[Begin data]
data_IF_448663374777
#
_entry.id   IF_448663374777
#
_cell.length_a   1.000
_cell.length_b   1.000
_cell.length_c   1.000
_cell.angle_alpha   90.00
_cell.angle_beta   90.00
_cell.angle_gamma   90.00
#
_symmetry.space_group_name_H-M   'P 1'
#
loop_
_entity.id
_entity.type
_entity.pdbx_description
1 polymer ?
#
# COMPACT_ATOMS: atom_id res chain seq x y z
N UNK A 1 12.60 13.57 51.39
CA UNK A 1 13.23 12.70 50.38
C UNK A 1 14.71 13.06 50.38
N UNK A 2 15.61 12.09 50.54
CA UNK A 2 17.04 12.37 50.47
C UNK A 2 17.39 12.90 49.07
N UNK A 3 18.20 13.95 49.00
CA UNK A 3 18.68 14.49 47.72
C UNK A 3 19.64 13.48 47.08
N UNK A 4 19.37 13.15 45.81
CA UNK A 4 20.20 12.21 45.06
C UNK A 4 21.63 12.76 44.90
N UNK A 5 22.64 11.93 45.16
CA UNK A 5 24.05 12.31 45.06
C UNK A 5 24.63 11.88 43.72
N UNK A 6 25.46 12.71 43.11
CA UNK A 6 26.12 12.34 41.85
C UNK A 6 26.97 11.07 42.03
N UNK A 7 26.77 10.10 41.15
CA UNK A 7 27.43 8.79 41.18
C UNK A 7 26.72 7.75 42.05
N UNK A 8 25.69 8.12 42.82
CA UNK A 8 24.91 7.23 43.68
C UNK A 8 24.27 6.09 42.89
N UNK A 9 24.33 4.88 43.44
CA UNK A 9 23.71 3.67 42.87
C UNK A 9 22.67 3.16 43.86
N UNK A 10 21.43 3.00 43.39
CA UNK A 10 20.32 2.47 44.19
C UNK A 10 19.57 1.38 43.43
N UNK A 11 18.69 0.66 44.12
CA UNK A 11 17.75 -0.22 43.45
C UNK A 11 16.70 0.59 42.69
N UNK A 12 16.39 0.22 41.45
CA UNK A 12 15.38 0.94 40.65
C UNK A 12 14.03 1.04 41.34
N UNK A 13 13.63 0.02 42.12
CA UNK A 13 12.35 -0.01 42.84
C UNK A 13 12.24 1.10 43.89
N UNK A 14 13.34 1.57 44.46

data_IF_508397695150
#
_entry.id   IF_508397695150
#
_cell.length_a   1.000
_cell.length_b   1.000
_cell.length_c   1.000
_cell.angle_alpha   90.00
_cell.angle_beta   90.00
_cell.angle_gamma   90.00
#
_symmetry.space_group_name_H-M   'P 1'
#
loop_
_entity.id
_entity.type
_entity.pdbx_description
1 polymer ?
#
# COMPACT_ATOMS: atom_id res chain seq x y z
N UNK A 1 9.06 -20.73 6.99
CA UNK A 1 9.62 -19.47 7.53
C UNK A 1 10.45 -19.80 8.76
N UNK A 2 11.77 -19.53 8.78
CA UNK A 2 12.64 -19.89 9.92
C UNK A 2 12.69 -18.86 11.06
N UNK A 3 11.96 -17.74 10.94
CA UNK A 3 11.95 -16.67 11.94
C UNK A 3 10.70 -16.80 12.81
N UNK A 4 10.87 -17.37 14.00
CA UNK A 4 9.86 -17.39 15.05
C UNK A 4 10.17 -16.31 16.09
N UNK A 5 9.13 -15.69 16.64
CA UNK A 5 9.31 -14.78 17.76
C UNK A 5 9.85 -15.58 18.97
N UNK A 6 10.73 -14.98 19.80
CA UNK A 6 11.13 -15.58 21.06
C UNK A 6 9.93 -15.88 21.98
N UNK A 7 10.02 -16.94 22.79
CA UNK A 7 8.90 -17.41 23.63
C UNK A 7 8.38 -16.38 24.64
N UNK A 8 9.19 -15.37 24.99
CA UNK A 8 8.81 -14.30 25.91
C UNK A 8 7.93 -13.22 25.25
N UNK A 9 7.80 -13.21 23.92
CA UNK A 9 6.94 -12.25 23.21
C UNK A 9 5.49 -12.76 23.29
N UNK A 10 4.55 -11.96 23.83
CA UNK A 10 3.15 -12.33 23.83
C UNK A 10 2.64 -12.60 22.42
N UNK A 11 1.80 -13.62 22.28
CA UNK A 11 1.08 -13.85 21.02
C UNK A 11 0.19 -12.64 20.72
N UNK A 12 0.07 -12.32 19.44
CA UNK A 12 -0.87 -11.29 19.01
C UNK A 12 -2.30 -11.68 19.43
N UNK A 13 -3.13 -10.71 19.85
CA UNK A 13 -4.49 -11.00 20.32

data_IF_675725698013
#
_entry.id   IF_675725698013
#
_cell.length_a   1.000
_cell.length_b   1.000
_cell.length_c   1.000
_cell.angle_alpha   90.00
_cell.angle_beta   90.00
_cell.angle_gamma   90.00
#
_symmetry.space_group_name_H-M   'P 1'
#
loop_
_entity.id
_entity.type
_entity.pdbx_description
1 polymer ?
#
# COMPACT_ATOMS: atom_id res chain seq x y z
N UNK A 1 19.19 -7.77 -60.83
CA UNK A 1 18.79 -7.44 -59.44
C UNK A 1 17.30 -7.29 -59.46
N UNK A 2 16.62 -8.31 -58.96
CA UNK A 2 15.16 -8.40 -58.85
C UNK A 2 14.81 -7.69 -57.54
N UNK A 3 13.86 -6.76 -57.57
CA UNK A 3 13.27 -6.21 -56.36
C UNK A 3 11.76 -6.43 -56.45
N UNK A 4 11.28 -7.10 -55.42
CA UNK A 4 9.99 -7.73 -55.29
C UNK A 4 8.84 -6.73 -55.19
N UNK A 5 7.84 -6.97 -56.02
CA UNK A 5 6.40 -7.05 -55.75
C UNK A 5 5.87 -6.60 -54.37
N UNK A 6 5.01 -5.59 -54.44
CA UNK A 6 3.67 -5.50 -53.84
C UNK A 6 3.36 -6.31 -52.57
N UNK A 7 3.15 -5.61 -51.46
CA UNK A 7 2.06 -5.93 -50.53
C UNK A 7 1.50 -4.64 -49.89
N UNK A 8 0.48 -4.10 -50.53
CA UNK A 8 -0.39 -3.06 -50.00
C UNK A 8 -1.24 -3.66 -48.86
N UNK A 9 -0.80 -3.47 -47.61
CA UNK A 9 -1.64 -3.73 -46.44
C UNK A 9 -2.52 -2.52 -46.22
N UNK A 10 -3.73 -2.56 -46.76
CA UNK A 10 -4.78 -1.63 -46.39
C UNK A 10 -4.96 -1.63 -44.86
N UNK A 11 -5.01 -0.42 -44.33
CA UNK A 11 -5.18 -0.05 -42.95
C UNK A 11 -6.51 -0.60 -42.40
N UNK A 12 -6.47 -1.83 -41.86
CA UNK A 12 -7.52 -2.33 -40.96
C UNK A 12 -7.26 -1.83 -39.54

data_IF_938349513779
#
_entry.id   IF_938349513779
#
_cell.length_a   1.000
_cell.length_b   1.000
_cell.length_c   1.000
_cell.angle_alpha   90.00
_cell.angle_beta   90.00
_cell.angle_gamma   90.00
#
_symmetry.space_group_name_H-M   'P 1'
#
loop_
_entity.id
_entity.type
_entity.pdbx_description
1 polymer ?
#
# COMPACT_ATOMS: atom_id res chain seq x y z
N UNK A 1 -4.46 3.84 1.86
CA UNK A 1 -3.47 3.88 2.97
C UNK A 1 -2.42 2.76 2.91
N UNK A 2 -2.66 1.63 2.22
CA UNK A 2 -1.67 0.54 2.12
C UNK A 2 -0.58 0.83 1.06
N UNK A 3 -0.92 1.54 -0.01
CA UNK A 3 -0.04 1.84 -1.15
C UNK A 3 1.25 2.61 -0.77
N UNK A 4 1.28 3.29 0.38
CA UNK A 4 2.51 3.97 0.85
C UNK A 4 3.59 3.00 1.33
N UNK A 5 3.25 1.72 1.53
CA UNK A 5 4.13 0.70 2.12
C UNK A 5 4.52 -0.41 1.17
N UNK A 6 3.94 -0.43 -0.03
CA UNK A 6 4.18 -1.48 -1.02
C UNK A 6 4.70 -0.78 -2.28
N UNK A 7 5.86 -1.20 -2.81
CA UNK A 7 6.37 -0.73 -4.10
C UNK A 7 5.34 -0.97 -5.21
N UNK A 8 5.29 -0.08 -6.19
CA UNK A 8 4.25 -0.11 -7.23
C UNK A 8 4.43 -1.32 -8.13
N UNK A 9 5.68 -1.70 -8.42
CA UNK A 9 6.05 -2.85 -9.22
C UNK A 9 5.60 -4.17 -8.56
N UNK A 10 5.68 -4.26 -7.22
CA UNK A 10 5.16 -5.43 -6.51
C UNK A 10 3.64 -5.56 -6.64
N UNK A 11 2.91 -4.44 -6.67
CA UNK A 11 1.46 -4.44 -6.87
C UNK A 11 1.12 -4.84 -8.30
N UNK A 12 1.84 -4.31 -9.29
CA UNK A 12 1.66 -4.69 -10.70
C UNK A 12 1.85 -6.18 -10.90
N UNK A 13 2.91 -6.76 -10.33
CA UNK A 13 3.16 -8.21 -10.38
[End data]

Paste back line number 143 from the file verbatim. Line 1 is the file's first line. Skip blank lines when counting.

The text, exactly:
CA UNK A 2 15.16 -8.40 -58.85